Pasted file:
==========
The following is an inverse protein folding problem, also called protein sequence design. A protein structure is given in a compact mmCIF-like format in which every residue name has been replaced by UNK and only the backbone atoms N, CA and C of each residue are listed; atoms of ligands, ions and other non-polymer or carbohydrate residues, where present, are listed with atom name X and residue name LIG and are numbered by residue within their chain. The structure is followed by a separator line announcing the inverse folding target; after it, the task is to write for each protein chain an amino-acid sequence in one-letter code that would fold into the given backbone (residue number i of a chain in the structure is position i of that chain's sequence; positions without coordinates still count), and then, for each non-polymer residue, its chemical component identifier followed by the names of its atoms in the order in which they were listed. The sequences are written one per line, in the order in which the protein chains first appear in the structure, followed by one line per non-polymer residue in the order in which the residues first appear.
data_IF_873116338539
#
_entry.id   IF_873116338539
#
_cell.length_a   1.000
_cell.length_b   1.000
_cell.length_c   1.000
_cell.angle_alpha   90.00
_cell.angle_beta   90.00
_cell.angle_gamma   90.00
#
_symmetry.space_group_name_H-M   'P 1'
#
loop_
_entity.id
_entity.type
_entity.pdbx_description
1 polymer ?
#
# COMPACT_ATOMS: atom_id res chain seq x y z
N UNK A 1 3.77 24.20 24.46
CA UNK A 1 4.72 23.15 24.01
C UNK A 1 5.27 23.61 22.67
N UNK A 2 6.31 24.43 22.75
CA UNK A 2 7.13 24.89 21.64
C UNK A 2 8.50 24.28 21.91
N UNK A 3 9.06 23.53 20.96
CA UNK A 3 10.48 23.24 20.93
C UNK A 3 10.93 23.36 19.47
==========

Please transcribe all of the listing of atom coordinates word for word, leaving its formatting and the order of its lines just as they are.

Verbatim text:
The following is an inverse protein folding problem, also called protein sequence design. A protein structure is given in a compact mmCIF-like format in which every residue name has been replaced by UNK and only the backbone atoms N, CA and C of each residue are listed; atoms of ligands, ions and other non-polymer or carbohydrate residues, where present, are listed with atom name X and residue name LIG and are numbered by residue within their chain. The structure is followed by a separator line announcing the inverse folding target; after it, the task is to write for each protein chain an amino-acid sequence in one-letter code that would fold into the given backbone (residue number i of a chain in the structure is position i of that chain's sequence; positions without coordinates still count), and then, for each non-polymer residue, its chemical component identifier followed by the names of its atoms in the order in which they were listed. The sequences are written one per line, in the order in which the protein chains first appear in the structure, followed by one line per non-polymer residue in the order in which the residues first appear.
data_IF_873116338539
#
_entry.id   IF_873116338539
#
_cell.length_a   1.000
_cell.length_b   1.000
_cell.length_c   1.000
_cell.angle_alpha   90.00
_cell.angle_beta   90.00
_cell.angle_gamma   90.00
#
_symmetry.space_group_name_H-M   'P 1'
#
loop_
_entity.id
_entity.type
_entity.pdbx_description
1 polymer ?
#
# COMPACT_ATOMS: atom_id res chain seq x y z
N UNK A 1 3.77 24.20 24.46
CA UNK A 1 4.72 23.15 24.01
C UNK A 1 5.27 23.61 22.67
N UNK A 2 6.31 24.43 22.75
CA UNK A 2 7.13 24.89 21.64
C UNK A 2 8.50 24.28 21.91
N UNK A 3 9.06 23.53 20.96
CA UNK A 3 10.48 23.24 20.93
C UNK A 3 10.93 23.36 19.47